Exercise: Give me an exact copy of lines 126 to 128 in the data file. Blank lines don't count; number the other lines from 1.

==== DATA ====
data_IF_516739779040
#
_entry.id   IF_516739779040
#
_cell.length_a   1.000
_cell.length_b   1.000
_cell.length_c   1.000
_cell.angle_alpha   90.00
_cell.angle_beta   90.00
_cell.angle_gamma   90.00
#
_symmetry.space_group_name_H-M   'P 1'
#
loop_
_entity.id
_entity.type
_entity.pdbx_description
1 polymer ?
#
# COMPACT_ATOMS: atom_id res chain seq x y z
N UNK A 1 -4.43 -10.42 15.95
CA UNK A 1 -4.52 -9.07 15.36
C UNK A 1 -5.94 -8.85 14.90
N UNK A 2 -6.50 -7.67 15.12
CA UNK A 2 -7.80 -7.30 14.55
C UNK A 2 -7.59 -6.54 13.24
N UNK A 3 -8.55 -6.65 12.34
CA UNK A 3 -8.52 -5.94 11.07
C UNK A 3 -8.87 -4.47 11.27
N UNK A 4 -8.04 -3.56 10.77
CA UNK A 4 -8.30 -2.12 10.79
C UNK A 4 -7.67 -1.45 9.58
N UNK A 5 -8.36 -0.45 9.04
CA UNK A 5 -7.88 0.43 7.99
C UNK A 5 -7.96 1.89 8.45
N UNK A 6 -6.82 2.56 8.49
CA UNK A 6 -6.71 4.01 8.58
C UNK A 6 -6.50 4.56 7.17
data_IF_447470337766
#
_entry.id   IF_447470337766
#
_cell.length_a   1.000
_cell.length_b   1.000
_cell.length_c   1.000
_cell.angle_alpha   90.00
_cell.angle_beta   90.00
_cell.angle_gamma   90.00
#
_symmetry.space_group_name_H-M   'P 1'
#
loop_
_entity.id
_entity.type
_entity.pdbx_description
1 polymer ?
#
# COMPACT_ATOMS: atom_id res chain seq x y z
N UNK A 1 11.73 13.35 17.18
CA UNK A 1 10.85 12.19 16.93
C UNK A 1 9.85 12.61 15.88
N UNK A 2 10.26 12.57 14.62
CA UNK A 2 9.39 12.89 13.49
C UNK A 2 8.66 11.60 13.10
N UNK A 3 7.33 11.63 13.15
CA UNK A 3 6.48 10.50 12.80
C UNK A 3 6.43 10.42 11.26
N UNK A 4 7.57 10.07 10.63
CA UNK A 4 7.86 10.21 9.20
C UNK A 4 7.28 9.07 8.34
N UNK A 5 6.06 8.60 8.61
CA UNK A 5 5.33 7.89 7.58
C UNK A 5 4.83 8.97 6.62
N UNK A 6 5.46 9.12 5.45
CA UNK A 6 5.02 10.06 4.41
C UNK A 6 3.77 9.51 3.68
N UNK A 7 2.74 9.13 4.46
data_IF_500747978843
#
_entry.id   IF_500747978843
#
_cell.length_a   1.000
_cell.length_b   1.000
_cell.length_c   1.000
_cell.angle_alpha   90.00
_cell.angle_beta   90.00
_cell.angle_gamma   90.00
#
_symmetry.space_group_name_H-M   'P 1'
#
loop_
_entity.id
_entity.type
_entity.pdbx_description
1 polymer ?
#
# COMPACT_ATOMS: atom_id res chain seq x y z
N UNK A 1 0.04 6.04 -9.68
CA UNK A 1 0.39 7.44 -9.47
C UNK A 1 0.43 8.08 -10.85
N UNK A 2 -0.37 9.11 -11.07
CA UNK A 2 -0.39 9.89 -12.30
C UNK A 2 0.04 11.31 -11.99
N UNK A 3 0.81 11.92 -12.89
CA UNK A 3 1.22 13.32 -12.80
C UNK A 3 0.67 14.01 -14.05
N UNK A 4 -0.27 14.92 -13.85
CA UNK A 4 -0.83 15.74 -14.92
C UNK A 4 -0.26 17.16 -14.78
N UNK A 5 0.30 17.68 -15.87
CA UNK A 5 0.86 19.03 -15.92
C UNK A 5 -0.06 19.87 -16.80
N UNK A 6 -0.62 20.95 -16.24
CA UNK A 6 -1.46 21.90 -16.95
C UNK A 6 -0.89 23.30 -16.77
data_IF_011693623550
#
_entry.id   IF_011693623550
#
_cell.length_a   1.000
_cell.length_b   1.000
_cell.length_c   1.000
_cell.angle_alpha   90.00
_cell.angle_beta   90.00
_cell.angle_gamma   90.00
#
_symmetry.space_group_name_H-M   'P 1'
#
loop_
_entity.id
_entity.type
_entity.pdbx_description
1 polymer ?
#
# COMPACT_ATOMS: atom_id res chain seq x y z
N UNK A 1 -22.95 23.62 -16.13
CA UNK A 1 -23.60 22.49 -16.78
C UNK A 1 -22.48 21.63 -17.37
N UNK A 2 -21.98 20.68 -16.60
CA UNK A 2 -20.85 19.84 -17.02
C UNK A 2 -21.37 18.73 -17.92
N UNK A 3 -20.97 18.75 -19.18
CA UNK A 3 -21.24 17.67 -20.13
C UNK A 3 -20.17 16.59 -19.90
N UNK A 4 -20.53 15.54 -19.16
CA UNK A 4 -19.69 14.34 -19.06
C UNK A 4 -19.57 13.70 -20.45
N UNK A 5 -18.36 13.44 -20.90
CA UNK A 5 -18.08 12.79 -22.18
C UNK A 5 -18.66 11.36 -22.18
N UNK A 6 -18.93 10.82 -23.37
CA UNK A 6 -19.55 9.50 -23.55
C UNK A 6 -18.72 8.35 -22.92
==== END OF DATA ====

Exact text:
#
_symmetry.space_group_name_H-M   'P 1'
#